Here is what my eye sees in the inflation data – a big increase starting in December 2010

Been thinking about the inflation data I posted earlier today. Also been thinking about data visualization – how do we accountants present data so other people can see what we see.  Lets go back to the monthly inflation data for the last 2 1/2 years.

I see a major change at the end of 2010. Inflation moved from a plateau of reasonable amounts (all things considered) to a high level.  All at once.  How to show that?

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Inflation watch

April inflation data is out. Adjusted for seasonal factors the increase was 0.4%. Without seasonal adjustment it was up 0.6%.  That makes adjusted increases for last five months 0.4, 0.4, 0.5, 0.5, and 0.4. Not good numbers and a worse pattern. That’s a 2.2% increase in consumer prices in five months.

Put the data into a graph like last month. Also added the adjusted amounts. Here’s the graph:

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Cheapeners make life really fantastic for all of us – the radical cost reductions in technology

It isn’t the initial idea of a technology that makes life so fantastic for all of us. It is the next round of people who figure out how to make it ridiculously cheap that lets everyone enjoy the really cool inventions. So explains Matt Ridley, of the Wall Street Journal, in Three Cheers for the Cheapeners and Cost-Cutters.

 “A feature of innovation is that the greatest impact of a new idea comes not when the light bulb goes on over the geek’s head, but when the resulting technology eventually becomes cheap enough for many people to use—perhaps decades later.

This is the driver behind the tremendous productivity gains in the last few centuries.

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Does humanitarian aid actually help? How do we know?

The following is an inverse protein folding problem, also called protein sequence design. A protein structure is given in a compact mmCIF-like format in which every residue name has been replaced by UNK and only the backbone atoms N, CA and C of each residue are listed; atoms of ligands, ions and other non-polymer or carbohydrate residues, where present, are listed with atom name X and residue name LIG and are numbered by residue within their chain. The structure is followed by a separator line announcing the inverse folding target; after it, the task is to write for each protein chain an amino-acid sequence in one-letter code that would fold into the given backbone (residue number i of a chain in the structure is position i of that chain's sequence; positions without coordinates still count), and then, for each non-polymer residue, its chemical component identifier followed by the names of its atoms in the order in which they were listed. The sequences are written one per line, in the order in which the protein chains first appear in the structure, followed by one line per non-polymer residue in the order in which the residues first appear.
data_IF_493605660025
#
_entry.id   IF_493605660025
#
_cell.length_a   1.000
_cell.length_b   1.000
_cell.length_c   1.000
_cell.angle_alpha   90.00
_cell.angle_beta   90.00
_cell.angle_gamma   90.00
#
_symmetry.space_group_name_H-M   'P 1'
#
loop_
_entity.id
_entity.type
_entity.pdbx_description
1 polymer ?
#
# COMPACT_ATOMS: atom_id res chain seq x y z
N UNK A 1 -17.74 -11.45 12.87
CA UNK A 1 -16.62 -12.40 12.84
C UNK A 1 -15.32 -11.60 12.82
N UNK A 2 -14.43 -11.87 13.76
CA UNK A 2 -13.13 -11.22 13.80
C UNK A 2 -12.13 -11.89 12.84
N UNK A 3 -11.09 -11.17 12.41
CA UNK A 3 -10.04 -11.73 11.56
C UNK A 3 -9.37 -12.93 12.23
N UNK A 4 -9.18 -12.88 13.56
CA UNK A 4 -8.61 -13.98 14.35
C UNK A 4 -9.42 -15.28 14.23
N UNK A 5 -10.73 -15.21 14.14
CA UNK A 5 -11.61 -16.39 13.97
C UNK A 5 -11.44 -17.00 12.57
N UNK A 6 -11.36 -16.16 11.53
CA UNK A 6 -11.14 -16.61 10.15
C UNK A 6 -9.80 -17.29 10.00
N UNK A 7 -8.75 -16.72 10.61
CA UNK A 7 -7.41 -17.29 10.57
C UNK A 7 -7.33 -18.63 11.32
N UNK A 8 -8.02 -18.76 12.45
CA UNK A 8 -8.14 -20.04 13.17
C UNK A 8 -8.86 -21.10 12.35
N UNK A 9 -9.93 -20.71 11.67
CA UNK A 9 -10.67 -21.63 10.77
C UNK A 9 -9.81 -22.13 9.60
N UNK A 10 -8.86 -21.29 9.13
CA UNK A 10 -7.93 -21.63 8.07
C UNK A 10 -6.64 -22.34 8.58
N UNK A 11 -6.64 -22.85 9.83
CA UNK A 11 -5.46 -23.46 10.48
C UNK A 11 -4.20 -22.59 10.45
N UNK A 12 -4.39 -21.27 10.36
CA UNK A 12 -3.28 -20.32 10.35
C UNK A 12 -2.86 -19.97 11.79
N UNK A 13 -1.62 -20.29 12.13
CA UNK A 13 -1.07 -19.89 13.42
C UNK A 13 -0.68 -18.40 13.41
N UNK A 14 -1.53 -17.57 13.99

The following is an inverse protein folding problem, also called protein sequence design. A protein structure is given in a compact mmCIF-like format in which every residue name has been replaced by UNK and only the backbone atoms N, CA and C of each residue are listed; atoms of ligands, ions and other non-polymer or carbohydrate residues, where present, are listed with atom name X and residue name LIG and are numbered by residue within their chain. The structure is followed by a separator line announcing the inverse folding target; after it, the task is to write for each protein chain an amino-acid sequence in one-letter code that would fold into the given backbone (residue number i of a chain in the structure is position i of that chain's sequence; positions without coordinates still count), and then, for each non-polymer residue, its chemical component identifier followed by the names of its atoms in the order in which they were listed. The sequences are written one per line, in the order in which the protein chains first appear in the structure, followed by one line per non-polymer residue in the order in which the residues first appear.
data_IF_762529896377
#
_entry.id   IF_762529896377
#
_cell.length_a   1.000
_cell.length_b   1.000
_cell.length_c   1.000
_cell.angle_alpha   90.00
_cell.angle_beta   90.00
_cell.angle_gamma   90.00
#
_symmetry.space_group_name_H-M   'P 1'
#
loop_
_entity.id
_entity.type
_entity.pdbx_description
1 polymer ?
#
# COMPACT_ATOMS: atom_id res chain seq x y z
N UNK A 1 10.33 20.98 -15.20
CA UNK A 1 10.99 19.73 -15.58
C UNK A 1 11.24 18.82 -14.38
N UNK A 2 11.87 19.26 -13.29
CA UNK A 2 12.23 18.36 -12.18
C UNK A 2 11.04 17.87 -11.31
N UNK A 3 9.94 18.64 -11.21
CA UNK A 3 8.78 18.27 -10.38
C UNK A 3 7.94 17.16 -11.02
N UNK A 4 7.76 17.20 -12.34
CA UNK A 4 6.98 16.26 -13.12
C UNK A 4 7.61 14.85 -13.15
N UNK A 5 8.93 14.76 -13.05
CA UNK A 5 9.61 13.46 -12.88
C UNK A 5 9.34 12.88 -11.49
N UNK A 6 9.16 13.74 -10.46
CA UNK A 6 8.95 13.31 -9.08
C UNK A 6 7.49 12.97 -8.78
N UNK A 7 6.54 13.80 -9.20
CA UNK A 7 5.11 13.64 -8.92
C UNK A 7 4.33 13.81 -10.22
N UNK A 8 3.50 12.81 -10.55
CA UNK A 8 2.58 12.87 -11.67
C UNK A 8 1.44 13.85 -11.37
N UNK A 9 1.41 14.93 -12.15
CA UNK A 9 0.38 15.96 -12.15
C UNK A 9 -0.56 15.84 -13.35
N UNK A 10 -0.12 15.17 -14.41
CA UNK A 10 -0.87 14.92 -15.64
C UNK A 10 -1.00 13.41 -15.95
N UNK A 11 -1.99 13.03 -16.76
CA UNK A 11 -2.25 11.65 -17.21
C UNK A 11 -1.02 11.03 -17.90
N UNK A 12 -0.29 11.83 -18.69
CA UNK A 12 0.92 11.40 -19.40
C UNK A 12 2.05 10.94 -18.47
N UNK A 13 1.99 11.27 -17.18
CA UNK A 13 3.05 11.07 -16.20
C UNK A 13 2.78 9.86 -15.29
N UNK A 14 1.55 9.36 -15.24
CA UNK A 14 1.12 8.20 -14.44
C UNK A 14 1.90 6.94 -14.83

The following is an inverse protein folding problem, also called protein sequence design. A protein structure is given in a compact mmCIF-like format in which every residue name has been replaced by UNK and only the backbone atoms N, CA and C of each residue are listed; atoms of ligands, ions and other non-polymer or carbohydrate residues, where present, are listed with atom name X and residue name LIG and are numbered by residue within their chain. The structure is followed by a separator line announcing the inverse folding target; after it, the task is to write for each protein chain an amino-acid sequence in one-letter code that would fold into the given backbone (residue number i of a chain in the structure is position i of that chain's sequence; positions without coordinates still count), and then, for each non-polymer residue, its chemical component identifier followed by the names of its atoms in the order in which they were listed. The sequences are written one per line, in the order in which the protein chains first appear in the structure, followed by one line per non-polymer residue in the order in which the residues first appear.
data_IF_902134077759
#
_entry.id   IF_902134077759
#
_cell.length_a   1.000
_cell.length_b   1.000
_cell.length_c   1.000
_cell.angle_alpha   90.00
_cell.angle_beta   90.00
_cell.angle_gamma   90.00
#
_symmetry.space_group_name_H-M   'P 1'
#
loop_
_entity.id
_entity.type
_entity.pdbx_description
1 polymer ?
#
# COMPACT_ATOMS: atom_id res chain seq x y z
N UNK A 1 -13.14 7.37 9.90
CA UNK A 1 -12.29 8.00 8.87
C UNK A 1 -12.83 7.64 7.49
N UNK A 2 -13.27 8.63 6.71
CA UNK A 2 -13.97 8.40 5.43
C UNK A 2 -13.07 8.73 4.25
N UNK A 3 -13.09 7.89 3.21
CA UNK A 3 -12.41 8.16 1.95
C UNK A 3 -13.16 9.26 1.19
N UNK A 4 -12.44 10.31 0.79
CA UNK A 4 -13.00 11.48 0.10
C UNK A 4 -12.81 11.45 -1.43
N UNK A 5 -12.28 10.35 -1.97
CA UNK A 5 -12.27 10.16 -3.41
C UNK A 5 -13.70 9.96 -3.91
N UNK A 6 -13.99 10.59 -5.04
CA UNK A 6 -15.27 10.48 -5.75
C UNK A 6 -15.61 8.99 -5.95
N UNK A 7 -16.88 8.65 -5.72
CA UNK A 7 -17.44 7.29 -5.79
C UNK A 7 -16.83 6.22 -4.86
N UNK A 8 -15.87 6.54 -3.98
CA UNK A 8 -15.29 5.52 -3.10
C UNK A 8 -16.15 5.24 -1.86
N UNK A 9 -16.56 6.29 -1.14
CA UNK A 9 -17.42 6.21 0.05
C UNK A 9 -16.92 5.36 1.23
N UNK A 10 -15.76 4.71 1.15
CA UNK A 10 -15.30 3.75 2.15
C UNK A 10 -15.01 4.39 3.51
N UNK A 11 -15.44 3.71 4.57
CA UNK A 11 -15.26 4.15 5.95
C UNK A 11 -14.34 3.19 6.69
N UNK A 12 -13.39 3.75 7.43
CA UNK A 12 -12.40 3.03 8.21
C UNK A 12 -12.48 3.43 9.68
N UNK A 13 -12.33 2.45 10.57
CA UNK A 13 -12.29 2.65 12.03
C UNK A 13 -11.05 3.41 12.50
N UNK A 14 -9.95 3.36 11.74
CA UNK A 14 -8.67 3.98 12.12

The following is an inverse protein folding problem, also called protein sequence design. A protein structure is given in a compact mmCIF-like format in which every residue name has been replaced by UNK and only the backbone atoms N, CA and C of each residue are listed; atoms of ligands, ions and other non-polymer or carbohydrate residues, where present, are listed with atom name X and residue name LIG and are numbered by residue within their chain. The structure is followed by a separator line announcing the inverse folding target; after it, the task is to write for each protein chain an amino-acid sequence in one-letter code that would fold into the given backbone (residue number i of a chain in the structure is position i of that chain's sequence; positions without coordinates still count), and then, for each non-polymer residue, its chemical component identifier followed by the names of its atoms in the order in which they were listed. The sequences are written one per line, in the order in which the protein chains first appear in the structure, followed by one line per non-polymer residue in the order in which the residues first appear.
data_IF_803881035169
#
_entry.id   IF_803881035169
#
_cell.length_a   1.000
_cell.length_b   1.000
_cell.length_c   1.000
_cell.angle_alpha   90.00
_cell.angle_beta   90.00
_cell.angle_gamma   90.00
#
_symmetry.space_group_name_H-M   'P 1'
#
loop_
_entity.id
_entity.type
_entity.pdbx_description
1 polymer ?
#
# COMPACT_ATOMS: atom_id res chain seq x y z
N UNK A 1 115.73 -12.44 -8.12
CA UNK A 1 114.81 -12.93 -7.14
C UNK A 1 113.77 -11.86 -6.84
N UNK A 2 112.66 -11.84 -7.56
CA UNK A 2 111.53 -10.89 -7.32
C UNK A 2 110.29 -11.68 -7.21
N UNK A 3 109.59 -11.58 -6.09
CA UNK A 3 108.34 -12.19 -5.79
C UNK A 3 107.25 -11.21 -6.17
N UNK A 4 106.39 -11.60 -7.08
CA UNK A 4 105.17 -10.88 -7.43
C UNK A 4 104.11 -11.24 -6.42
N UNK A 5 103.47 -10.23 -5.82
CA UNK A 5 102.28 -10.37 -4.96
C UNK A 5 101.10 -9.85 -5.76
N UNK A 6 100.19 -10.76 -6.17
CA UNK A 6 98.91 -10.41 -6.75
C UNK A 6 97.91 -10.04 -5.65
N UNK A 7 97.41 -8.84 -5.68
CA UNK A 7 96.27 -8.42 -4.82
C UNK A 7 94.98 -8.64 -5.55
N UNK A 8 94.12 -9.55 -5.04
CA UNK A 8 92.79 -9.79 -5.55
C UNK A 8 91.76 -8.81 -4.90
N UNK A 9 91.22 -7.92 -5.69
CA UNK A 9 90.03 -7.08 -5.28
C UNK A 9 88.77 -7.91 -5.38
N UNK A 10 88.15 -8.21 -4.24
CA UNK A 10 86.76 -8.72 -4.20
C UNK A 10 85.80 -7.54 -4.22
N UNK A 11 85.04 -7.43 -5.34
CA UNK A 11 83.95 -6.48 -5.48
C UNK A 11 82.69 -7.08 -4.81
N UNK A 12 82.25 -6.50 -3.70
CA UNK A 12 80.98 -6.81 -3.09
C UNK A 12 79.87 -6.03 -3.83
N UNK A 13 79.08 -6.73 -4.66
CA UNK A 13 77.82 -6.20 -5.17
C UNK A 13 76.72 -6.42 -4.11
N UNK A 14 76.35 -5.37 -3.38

Outcome measures are being forced on ministries. Does this organization actually create change in the area of their cause? Ultimately, answering that question will be a good thing, even though it is very hard.

How about asking the same questions of humanitarian aid? Does the help provided actually make the lives of struggling people better? How do we know?

Measuring How and Why Aid Works – or Doesn’t, written by William Easterly in the Wall Street Journal, discusses two books that help us ask questions. The same concepts apply to aid as to domestic non-profits. Are they making any difference?

Mr. Easterly focuses in on the core issues when he says:

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Rappin’ economists, round 2. Yes, rapping. Yes, round 2.

The great economists Hayek and Keynes continue their rap encounters. This time they go to a congressional hearing and wind up in a boxing ring.

Check out Fight of the Century at EconStories.

[youtube=http://www.youtube.com/watch?v=GTQnarzmTOc&feature=player_embedded#t=447s]

Some of my favorite lines:

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Is inflation back?

Various news reports suggest that inflation is returning to the economy.  See this article from the AP for one example: That’s pricey: 13 items that cost more, or will.

Officials of the Federal Reserve indicate the recent price increases won’t be sustained. 

I decided to do some checking on my own.

I pulled down the CPI data for a look-see.  See this post for links to get the data yourself.